‘Irreversible damage’ done to Great Wall of China by workers looking for shortcut: police – National | Globalnews.ca – Lifotravel

Two people have been detained in a northern Chinese county after local police say a portion of the Great Wall of China was destroyed with an excavator.

A release from the Youyu County Public Security Bureau states a 55-year-old man and 38-year-old woman were working at a construction site nearby and wanted to reduce the distance they had to travel with the excavator to get to the work site.

They allegedly used the machine to enlarge a gap in the Great Wall that already existed so it was large enough for the excavator to pass through.

In doing so, the pair caused “irreversible damage” to that section of the Great Wall, which dates back to the Ming Dynasty, local police said. The Ming Dynasty lasted from 1368 to 1644 but some portions of the Great Wall are more than 2,000 years old.

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Another view of a large gap in the Great Wall of China that was allegedly created by two workers with an excavator.

Youyu County Public Security Bureau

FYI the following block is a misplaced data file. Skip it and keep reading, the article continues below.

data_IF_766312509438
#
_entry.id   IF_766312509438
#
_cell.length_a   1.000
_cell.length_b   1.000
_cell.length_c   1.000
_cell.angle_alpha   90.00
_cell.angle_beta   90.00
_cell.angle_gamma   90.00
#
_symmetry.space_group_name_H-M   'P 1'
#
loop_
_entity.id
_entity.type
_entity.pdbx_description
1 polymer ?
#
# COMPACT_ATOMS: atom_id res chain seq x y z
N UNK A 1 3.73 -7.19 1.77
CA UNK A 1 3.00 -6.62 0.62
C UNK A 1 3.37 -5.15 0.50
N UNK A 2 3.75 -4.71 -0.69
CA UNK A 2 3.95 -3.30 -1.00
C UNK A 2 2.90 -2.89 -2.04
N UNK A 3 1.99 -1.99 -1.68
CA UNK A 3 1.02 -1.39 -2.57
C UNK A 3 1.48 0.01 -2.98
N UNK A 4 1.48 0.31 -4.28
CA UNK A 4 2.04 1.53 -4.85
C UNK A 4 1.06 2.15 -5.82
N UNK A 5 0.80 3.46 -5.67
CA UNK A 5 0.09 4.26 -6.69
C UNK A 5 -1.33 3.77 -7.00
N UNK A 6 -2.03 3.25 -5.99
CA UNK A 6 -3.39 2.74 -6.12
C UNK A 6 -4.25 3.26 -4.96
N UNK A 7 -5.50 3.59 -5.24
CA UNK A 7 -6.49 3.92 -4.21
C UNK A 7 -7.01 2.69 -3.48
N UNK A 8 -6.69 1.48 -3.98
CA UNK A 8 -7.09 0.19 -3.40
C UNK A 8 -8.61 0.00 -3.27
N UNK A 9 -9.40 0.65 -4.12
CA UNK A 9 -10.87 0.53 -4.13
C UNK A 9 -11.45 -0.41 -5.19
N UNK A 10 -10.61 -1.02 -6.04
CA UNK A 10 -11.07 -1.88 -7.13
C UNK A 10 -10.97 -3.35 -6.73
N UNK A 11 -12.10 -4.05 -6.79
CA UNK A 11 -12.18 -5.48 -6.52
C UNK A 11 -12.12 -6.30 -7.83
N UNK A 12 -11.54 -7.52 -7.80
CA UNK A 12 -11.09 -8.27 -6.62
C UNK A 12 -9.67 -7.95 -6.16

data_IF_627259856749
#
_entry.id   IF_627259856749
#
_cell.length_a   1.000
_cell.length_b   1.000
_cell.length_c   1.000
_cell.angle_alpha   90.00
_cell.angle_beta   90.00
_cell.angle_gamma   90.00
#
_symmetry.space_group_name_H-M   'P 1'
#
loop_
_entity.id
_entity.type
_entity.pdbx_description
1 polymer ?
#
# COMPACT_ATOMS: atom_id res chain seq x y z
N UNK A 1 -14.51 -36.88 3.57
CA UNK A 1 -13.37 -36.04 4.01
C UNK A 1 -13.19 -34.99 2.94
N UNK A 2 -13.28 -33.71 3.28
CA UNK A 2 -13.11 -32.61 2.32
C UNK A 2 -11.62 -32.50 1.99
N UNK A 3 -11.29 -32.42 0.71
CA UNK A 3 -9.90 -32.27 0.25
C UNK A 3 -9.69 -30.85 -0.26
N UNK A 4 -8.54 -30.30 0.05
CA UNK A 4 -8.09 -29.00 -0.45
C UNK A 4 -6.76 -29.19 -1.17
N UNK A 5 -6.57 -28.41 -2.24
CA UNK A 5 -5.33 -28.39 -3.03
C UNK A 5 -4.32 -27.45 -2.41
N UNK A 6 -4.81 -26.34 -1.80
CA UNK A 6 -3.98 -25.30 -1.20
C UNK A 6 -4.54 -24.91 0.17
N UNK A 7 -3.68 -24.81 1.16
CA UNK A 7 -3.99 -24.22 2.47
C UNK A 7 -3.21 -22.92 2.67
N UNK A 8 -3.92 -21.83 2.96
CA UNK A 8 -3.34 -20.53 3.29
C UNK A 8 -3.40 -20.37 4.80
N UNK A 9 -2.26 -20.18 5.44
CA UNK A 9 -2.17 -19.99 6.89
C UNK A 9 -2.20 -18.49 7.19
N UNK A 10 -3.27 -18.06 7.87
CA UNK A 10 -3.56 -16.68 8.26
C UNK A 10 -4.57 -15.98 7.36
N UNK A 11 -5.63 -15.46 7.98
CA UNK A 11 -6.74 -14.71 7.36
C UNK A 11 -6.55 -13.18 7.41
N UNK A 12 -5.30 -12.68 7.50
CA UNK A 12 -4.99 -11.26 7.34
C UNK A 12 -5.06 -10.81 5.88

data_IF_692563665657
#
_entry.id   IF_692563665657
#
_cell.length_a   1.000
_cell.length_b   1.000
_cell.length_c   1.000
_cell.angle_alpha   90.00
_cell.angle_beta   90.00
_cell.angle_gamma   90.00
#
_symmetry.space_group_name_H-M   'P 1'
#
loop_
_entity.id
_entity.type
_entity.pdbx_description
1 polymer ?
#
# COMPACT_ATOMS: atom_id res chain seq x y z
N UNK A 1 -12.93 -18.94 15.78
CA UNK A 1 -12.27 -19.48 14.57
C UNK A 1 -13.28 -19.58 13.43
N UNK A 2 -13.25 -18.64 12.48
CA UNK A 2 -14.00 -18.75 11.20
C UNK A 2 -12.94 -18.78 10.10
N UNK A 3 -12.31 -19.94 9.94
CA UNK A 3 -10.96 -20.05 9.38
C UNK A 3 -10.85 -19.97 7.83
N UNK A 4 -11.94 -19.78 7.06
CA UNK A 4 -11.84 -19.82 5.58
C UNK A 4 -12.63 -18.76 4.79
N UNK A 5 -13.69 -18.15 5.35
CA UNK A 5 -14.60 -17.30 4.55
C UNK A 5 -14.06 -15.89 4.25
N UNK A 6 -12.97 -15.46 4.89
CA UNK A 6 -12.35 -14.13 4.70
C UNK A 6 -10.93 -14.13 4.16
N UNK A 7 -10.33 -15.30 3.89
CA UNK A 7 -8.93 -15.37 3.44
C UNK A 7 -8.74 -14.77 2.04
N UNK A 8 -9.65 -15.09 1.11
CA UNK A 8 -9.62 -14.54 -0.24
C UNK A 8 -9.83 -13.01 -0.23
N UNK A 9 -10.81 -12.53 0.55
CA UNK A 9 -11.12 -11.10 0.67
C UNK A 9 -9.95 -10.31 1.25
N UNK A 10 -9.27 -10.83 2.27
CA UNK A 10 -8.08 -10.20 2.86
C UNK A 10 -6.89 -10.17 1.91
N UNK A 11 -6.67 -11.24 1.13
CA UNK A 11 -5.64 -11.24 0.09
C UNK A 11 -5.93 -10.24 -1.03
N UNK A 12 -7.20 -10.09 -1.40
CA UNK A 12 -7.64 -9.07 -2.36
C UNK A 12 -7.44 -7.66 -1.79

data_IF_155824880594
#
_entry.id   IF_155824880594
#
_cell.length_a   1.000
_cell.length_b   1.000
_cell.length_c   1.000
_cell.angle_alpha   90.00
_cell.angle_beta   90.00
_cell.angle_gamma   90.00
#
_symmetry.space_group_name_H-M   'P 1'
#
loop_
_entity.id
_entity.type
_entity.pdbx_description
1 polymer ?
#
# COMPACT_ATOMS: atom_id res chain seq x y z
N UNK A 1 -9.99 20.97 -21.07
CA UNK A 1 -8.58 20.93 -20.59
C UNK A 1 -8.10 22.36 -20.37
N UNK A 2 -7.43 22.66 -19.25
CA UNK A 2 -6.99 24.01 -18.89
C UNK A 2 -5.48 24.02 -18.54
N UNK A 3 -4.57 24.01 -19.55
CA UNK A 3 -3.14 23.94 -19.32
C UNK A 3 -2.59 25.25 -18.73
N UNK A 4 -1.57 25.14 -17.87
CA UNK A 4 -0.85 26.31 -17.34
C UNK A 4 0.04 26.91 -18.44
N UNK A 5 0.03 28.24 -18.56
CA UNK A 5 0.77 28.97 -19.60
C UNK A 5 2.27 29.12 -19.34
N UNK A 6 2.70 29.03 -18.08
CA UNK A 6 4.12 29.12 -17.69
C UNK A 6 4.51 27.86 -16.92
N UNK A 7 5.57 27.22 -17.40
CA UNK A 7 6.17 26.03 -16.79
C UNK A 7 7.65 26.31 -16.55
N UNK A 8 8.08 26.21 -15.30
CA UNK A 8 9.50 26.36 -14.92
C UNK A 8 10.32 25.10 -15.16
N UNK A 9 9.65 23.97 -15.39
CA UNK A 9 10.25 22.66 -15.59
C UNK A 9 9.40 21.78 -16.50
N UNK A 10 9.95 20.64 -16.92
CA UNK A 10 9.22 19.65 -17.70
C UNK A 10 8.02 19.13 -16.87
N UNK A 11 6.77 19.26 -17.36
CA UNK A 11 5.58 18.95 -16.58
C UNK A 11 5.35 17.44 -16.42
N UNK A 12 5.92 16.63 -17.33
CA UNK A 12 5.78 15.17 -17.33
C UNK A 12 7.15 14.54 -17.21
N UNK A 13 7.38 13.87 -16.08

Police learned of the damage to the Great Wall on Aug. 24 after they received a report about a large gap. A preliminary investigation concluded that the wall had been dug out with heavy machinery. Police patrolled the area and eventually found the man and woman with an excavator in a neighbouring county.

The pair have been detained as the investigation continues. Their names have not been released by officials, though police say the man’s surname is Zheng and the woman’s surname is Wang. Both are from Horinger county in the Inner Mongolia Autonomous Region of China.

According to China Daily, the pair admitted to using the excavator on the Great Wall. They have been charged with destroying a cultural relic.

A 55-year-old man and 38-year-old woman were detained for damaging a section of the Great Wall of China.

Youyu County Public Security Bureau

The section of the ancient site that was damaged is near a Ming Dynasty beacon tower that is relatively well-preserved, though police worry that the excavation will threaten the wall’s integrity. The damage occurred in a stretch of the Great Wall called the 32nd Great Wall.

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The Great Wall spans over 20,000 kilometres and was designated as a UNESCO World Heritage site in 1987.

While more famous parts of the wall are beautifully constructed and well-maintained, others parts of the structure are in disrepair, the BBC reports. A 2016 article from the Beijing Times suggests that over 30 per cent of the Great Wall built during the Ming Dynasty has been destroyed.

In recent years, Chinese authorities have stepped up efforts to protect the Great Wall and crack down on vandalism.

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